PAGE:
The shelter building movement on reserve happened mostly in the early 1990s, so about 20 or 25 years after the mainstream women's shelter movement happened. That was funding through CMHC, and that was for the physical structure itself. When the structure was finished, the band was told, “Okay, there's your shelter; now run it.”
There were no steps that the band could take so that this could be done in an organized and efficient way. There was a lot of hit and miss and trial and error at the very beginning, but it's a lot better now. The National Aboriginal Circle Against Family Violence, for example, has done studies, and we help the directors to implement policies and to share best practices with one another across the board.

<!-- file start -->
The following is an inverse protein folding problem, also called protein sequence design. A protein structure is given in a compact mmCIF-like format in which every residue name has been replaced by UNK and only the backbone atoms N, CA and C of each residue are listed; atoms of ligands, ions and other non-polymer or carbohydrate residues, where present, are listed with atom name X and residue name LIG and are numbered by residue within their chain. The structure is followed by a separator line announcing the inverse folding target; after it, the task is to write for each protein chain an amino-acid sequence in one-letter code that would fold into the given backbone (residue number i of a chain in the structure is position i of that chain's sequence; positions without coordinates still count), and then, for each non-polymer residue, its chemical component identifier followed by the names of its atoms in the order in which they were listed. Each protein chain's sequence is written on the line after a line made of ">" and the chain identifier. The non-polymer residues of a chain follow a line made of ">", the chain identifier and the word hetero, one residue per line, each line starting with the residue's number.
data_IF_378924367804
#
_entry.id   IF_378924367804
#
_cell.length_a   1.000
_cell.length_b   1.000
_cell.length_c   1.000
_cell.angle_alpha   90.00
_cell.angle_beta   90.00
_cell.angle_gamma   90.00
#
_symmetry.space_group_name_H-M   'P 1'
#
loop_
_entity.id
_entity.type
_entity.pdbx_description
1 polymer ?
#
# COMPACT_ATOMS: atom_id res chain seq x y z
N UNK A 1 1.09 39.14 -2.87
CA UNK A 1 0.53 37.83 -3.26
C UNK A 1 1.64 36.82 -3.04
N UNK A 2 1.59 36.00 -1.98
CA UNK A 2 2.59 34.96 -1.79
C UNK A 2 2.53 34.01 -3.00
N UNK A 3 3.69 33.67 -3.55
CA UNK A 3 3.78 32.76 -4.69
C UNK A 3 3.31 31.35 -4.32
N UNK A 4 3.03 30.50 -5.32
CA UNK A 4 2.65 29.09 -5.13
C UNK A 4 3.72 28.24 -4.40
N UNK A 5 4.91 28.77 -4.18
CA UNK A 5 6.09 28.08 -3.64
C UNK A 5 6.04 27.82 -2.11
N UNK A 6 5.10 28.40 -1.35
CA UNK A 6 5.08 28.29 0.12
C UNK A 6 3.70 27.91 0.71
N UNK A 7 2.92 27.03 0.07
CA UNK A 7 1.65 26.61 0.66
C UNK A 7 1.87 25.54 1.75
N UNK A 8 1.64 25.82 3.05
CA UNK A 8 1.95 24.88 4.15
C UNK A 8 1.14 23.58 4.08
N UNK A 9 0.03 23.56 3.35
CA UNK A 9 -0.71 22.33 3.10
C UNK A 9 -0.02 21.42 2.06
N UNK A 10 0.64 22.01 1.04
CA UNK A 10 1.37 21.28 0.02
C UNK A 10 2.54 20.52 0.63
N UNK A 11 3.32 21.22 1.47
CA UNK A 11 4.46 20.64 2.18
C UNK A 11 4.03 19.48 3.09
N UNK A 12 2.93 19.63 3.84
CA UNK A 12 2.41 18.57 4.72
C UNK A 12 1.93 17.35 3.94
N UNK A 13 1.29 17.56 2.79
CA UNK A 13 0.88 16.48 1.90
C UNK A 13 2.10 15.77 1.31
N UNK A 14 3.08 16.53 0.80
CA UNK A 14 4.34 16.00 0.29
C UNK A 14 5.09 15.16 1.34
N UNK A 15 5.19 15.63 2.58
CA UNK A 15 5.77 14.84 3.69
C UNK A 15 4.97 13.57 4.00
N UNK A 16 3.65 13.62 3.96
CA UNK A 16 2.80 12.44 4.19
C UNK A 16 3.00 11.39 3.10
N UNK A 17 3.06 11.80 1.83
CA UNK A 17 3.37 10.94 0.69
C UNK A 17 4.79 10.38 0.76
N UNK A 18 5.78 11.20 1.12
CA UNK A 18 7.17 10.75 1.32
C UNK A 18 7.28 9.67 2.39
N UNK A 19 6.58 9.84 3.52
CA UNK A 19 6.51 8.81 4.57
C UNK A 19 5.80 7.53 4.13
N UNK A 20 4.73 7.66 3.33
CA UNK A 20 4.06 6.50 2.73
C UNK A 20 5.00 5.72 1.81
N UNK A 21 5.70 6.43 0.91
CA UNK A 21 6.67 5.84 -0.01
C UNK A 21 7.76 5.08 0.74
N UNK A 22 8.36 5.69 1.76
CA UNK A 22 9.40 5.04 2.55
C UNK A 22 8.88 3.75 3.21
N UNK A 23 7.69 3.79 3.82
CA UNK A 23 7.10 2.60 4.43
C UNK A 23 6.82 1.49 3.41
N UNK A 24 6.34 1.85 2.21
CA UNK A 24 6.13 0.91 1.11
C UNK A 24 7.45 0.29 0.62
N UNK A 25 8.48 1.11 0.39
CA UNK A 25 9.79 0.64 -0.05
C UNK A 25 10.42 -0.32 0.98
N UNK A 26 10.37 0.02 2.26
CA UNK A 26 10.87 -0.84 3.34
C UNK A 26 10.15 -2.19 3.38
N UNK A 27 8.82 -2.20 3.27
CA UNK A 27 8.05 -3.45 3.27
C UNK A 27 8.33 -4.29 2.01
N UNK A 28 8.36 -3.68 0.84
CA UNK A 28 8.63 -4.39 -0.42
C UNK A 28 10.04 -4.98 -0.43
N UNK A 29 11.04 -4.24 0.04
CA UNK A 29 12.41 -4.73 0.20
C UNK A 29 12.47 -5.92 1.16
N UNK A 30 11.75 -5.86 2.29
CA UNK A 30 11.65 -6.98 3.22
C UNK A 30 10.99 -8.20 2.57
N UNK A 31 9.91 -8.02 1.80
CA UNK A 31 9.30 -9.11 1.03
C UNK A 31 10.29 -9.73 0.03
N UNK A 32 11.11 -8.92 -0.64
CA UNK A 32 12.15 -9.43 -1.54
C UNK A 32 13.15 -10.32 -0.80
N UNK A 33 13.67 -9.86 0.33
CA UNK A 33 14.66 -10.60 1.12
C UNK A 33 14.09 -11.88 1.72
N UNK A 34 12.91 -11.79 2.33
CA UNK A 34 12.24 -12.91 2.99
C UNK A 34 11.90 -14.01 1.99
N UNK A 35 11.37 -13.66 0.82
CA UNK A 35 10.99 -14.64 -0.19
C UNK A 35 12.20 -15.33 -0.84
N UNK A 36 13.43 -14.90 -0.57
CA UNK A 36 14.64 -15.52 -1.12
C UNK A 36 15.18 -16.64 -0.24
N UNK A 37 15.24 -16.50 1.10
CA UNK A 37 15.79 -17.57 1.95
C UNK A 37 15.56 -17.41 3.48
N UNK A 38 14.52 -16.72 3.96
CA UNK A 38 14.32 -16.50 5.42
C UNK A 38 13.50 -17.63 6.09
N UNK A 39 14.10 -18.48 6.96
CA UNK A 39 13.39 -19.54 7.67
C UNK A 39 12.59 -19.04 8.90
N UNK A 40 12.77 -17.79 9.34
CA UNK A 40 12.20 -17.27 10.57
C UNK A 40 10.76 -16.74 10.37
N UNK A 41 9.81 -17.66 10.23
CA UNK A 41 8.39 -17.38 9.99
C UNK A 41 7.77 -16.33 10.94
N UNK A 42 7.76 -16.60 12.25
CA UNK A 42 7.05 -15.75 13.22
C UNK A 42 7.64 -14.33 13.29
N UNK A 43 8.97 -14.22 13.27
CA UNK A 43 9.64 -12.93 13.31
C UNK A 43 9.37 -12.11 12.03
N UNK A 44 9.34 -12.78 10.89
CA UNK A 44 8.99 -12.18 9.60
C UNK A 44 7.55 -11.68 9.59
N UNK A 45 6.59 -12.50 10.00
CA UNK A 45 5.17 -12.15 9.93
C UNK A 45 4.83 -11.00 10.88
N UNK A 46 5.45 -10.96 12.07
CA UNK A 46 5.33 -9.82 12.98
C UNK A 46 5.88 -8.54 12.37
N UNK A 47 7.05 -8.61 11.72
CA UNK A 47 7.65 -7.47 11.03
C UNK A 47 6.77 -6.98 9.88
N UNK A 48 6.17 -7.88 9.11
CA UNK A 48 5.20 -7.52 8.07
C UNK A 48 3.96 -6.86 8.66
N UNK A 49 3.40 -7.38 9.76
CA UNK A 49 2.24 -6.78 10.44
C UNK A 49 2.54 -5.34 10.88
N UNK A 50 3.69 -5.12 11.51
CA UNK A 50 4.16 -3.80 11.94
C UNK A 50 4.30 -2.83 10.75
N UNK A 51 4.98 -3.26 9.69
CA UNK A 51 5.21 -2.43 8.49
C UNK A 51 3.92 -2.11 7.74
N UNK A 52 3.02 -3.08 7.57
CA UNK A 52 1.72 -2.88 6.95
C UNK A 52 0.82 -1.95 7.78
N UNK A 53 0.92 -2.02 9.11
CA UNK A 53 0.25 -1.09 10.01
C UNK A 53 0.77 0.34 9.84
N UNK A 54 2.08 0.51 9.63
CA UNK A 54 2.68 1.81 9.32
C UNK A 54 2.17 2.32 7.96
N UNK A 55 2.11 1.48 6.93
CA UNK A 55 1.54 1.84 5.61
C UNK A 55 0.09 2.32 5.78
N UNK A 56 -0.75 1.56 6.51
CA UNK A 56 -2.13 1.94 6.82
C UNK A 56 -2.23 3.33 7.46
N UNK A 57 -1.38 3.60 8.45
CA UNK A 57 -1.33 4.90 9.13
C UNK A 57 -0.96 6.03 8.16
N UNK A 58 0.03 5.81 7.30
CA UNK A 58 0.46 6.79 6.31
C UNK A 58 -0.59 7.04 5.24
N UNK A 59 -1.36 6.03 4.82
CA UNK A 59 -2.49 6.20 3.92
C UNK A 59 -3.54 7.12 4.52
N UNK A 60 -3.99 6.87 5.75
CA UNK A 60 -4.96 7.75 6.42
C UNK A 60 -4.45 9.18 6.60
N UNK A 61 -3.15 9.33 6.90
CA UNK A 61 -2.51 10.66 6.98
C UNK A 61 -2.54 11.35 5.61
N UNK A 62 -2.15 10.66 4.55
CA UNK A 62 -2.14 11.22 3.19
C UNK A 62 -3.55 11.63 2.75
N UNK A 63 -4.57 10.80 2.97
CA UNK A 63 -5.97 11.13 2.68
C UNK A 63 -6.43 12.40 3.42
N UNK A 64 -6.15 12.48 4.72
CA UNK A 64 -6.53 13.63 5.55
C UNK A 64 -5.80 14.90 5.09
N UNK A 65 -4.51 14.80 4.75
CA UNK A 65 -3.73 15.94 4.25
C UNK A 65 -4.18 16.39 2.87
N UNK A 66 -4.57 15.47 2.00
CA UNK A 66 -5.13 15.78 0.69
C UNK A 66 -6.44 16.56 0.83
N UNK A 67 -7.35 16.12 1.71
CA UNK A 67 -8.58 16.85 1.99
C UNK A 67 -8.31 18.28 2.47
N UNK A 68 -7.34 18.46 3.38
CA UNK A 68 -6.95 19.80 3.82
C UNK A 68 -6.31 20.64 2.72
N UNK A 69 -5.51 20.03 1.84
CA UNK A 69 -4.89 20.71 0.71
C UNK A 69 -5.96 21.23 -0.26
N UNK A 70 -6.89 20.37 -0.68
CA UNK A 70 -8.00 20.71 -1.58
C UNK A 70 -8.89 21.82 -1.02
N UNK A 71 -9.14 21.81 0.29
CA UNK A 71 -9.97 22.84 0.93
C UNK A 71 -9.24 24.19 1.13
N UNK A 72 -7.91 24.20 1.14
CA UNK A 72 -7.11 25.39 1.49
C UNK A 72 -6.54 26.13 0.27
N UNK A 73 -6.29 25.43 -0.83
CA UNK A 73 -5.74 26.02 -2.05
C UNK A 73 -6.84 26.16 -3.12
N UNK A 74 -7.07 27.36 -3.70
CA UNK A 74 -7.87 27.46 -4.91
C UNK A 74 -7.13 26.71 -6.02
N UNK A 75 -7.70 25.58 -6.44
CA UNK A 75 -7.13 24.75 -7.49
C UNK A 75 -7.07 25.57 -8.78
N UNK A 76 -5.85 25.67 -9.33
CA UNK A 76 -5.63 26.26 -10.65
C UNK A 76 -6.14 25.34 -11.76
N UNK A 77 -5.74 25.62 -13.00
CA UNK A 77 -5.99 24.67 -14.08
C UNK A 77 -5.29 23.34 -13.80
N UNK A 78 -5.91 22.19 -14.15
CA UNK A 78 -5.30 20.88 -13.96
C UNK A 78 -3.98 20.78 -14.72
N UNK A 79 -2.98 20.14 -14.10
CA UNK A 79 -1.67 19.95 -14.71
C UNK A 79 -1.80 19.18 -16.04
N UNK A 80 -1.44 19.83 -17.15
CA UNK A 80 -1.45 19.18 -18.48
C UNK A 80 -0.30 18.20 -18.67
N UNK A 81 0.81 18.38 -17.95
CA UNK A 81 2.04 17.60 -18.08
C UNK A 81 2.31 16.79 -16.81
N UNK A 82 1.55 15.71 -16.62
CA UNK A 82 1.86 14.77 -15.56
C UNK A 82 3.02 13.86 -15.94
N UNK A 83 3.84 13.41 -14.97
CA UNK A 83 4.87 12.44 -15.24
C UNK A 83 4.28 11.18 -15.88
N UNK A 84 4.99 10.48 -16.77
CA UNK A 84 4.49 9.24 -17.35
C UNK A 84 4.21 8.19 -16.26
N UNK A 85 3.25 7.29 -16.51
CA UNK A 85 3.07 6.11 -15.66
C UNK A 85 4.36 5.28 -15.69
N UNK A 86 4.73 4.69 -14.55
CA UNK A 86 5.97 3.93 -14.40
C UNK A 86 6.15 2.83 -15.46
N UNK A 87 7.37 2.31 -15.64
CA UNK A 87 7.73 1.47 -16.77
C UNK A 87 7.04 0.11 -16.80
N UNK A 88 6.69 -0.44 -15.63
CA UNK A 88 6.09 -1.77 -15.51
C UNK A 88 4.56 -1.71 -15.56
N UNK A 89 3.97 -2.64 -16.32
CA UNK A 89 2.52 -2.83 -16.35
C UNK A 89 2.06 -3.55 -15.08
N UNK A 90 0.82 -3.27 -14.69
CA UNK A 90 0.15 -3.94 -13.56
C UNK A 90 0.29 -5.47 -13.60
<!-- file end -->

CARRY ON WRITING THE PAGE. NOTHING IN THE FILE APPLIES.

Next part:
There are a few new shelters that have just opened up recently, such as in Nelson House in northern Manitoba. Usually there are—I don't know—three or four new shelters every five or six years, so considering there are over 600 first nations across Canada and only 40 shelters, we really can see that the reserves are very underserviced in that area.